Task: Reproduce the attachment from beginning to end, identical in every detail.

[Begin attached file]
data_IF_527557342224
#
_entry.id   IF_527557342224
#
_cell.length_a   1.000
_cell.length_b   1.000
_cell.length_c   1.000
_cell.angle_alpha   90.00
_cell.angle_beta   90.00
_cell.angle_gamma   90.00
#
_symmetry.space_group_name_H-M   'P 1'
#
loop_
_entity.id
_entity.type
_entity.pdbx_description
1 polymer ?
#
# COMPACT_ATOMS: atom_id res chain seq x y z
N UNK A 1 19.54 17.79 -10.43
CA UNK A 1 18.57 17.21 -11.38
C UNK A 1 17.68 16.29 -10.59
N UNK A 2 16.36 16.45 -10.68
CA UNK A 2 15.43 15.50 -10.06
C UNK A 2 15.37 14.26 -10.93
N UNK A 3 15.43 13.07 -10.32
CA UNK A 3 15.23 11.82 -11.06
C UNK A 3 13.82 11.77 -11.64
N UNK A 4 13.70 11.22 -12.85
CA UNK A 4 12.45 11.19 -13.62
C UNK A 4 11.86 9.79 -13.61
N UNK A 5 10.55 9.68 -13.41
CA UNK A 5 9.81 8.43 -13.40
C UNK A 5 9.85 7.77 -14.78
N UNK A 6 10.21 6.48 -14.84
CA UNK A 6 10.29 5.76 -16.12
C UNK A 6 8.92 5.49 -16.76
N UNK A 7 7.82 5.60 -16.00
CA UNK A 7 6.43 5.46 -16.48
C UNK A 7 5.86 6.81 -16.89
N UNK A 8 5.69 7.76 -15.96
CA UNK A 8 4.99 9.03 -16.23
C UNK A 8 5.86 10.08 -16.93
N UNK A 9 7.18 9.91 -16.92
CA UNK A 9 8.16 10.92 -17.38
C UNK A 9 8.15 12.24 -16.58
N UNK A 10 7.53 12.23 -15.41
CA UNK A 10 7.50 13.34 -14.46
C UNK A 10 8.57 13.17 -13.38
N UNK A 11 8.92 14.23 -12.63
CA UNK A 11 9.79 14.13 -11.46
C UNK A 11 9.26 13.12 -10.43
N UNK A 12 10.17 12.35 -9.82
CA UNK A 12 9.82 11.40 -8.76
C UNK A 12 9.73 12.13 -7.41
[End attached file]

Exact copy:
data_IF_527557342224
#
_entry.id   IF_527557342224
#
_cell.length_a   1.000
_cell.length_b   1.000
_cell.length_c   1.000
_cell.angle_alpha   90.00
_cell.angle_beta   90.00
_cell.angle_gamma   90.00
#
_symmetry.space_group_name_H-M   'P 1'
#
loop_
_entity.id
_entity.type
_entity.pdbx_description
1 polymer ?
#
# COMPACT_ATOMS: atom_id res chain seq x y z
N UNK A 1 19.54 17.79 -10.43
CA UNK A 1 18.57 17.21 -11.38
C UNK A 1 17.68 16.29 -10.59
N UNK A 2 16.36 16.45 -10.68
CA UNK A 2 15.43 15.50 -10.06
C UNK A 2 15.37 14.26 -10.93
N UNK A 3 15.43 13.07 -10.32
CA UNK A 3 15.23 11.82 -11.06
C UNK A 3 13.82 11.77 -11.64
N UNK A 4 13.70 11.22 -12.85
CA UNK A 4 12.45 11.19 -13.62
C UNK A 4 11.86 9.79 -13.61
N UNK A 5 10.55 9.68 -13.41
CA UNK A 5 9.81 8.43 -13.40
C UNK A 5 9.85 7.77 -14.78
N UNK A 6 10.21 6.48 -14.84
CA UNK A 6 10.29 5.76 -16.12
C UNK A 6 8.92 5.49 -16.76
N UNK A 7 7.82 5.60 -16.00
CA UNK A 7 6.43 5.46 -16.48
C UNK A 7 5.86 6.81 -16.89
N UNK A 8 5.69 7.76 -15.96
CA UNK A 8 4.99 9.03 -16.23
C UNK A 8 5.86 10.08 -16.93
N UNK A 9 7.18 9.91 -16.92
CA UNK A 9 8.16 10.92 -17.38
C UNK A 9 8.15 12.24 -16.58
N UNK A 10 7.53 12.23 -15.41
CA UNK A 10 7.50 13.34 -14.46
C UNK A 10 8.57 13.17 -13.38
N UNK A 11 8.92 14.23 -12.63
CA UNK A 11 9.79 14.13 -11.46
C UNK A 11 9.26 13.12 -10.43
N UNK A 12 10.17 12.35 -9.82
CA UNK A 12 9.82 11.40 -8.76
C UNK A 12 9.73 12.13 -7.41